I’m a sociable person who loves to meet up with friends and family and I know I’m far from alone in feeling that the situation is going to be very hard as time goes on.  Hopefully we will be able to come up with strategies for coping with not seeing my children and grandchildren – video calls and perhaps meeting (at a distance) in wide open spaces.  This photograph of great-grandparents unable to hug their grandchildren appeared in today’s newspaper. It sums up the sadness.

Touching but not

I promise that my next post will be a happier one




  1. These are such difficult times, Eloise. My new grand daughter I only get to see now via wee videos, which I’m rather sad about. And I am self isolating as I am in the old age bracket and am prone to viruses and flus. I have realised an annoying yet humorous thing though: when it’s over, I might have mostly grey hair as I know that I shouldn’t be going to the shops to get some hair dye. I might have to readdress this (there must be a way!!!!) Best of wishes to you and your family xx

    Liked by 1 person

    • Grey hair is VERY much in vogue here in the UK. Celebrities and youngsters are deliberately colouring theirs, and I confess to using silver shampoo which tints my blonde hair, which ironically covers up the natural grey! The reason is that the original grey is mixed with brown it makes for a dull colour. Stay safe


      • This made me smile, Eloise. My 23 year old son, currently a final year student @ Manchester Uni, had his hair dyed grey a while back. I have to say – although I am definitely biased – that with his blue eyes and dark beard, it very much suited him. When I suggested that I might follow the trend, eldest son commented ‘that at least it wouldn’t cost me anything!!!’

        Liked by 1 person

  2. Your post is a positive one, at least. I think you are being sensible and taking the necessary precautions to go about your day as best you can.
    Thank goodness for social media and the ability to still ‘socialise’. I prefer how it is referred to it as physical distancing in some countries.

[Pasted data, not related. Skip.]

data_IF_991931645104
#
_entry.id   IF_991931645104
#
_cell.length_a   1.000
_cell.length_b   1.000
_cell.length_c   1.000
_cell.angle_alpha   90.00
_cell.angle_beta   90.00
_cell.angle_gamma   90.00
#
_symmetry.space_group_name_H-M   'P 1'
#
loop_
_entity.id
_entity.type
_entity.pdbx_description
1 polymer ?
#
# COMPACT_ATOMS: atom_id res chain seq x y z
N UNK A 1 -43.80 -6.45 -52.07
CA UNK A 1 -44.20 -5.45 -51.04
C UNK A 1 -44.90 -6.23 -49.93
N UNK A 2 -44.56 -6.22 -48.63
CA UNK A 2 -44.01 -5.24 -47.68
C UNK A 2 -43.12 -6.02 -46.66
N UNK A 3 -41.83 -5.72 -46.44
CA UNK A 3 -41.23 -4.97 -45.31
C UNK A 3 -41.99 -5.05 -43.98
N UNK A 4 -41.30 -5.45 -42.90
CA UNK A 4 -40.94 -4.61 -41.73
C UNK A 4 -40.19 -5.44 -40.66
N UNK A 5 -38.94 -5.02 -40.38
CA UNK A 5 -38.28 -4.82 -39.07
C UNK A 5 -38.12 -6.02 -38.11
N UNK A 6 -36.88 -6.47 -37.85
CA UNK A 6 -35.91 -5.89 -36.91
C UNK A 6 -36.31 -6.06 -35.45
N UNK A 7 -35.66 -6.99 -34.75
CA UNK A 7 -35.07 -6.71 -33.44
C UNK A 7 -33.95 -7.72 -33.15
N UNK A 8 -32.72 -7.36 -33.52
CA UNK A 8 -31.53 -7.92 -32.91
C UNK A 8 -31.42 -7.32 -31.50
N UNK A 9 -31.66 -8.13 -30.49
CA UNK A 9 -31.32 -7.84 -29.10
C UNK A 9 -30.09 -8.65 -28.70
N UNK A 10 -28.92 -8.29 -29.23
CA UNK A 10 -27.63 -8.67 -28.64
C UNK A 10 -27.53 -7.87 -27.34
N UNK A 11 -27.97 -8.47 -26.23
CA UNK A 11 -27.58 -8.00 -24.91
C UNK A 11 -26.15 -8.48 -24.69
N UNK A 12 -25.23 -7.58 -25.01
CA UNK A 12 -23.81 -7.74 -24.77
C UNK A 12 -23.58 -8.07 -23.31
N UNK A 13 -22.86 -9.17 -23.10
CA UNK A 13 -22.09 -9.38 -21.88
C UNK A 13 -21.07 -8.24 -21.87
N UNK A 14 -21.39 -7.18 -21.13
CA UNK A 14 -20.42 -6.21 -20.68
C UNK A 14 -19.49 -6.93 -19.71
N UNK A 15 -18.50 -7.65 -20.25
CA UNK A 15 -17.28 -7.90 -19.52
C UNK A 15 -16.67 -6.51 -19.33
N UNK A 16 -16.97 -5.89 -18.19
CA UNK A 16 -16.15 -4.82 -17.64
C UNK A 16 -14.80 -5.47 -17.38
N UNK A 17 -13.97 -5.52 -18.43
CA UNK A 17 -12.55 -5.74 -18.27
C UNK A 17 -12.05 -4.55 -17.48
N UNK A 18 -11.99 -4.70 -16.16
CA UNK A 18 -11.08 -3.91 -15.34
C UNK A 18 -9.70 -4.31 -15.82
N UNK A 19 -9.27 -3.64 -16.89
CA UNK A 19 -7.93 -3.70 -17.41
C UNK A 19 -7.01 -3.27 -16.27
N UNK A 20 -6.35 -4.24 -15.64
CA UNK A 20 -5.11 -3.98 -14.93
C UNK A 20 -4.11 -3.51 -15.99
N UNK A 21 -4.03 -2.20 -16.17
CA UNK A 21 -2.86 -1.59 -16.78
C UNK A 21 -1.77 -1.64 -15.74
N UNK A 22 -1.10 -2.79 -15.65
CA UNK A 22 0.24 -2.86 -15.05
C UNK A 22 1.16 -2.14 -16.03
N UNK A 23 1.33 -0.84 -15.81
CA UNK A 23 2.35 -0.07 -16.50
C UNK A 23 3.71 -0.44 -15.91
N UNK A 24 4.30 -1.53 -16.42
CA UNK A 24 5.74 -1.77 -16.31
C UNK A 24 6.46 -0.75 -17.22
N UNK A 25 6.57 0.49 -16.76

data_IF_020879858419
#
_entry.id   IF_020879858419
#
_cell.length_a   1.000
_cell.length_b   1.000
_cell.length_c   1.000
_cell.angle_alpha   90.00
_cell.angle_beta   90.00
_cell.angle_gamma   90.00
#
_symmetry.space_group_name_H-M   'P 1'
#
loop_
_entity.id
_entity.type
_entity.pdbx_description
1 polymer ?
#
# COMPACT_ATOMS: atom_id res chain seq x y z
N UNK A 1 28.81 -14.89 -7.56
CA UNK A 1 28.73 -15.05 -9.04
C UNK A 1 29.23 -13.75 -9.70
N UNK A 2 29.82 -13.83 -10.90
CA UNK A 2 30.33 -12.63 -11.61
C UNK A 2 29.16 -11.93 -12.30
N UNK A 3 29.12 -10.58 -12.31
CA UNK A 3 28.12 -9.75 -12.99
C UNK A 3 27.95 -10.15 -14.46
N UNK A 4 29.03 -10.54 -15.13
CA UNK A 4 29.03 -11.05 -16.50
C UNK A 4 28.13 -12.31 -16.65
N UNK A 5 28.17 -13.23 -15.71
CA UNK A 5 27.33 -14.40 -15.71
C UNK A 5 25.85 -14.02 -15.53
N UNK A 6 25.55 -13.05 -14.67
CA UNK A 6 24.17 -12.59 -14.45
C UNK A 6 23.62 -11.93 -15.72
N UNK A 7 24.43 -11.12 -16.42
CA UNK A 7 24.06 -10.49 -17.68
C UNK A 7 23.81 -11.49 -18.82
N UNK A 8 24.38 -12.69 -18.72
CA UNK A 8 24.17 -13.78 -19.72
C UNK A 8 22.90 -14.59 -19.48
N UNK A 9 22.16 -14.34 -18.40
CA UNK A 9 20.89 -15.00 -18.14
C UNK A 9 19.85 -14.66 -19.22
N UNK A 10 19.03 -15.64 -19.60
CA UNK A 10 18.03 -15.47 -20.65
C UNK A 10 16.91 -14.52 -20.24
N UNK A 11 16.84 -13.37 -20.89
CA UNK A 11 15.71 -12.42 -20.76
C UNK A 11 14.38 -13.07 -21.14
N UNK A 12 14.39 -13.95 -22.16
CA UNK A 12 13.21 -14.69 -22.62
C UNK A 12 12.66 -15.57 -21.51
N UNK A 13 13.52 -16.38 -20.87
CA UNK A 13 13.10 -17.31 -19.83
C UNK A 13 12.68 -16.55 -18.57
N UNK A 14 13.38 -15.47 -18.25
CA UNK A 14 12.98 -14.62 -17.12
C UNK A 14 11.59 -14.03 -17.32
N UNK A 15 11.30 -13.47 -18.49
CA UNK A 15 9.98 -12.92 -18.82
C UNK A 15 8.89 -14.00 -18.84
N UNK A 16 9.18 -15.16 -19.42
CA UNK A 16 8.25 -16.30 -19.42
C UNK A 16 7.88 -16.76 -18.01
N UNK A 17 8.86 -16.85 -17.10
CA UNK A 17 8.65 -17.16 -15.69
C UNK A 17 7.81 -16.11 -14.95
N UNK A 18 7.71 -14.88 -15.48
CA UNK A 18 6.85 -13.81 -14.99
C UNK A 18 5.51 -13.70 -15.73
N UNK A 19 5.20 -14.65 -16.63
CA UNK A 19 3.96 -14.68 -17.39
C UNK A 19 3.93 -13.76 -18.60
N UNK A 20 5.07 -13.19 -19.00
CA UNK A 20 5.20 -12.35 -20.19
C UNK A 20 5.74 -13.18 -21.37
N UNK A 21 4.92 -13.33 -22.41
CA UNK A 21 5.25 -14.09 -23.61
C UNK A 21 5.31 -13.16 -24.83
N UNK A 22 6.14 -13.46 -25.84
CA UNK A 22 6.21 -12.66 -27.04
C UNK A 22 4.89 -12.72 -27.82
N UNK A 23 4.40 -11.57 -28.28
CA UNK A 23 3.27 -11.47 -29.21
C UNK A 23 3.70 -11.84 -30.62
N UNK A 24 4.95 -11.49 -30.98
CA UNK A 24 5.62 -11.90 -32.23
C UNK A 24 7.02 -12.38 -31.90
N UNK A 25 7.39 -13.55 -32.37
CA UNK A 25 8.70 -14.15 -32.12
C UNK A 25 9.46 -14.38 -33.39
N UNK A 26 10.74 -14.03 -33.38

Stay well. X


  3. I think the SW group leaders generally have risen splendidly to the occasion. Like you, I am sure it’s going to be way, way longer than three weeks and the online presence (thank goodness for Facebook – not all fake news, is it) is going to be crucial!
    I hope you can work at home most of the time, for peace of mind as much as for safety. I don’t have anti bac wipes but am washing my hands very often, saving the hand wash gel for when I have to go out.

    I don’t find your post sad. It’s full of positive things, ways to get over current restrictions (not in a bad way) and determination.

    I think the media is just fuelling a lot of things – for instance, those photos were surely unnecessary and just feeding sadness!
    (or am I just being callous?)
    Stay safe.


    • Thank you for picking out the positives in my post, Joy. You are right of course that media photos are fuelling sadness; perhaps not the best choice of photo for my post but I just felt it summed up what I, and many of the friends with whom I’m keeping in touch, are feeling. I am determined to now post positively where possible! Stay safe


  4. These are stressful times, aren’t they? The governor of our state (California) issued a mandatory stay at home order, yesterday. We are all required to stay at home. Most places of work are closed. Grocery stores, pharmacies, restaurants that deliver food, gas stations, etc., are open and people are allowed to make trips to buy the essentials (such as groceries, medications, etc.) I have switched to have my medications delivered as I am in the high risk category (almost 65, with existing medical conditions) and need to shelter in place.

    Sounds like you are taking as many precautions as you possibly can. Stay safe!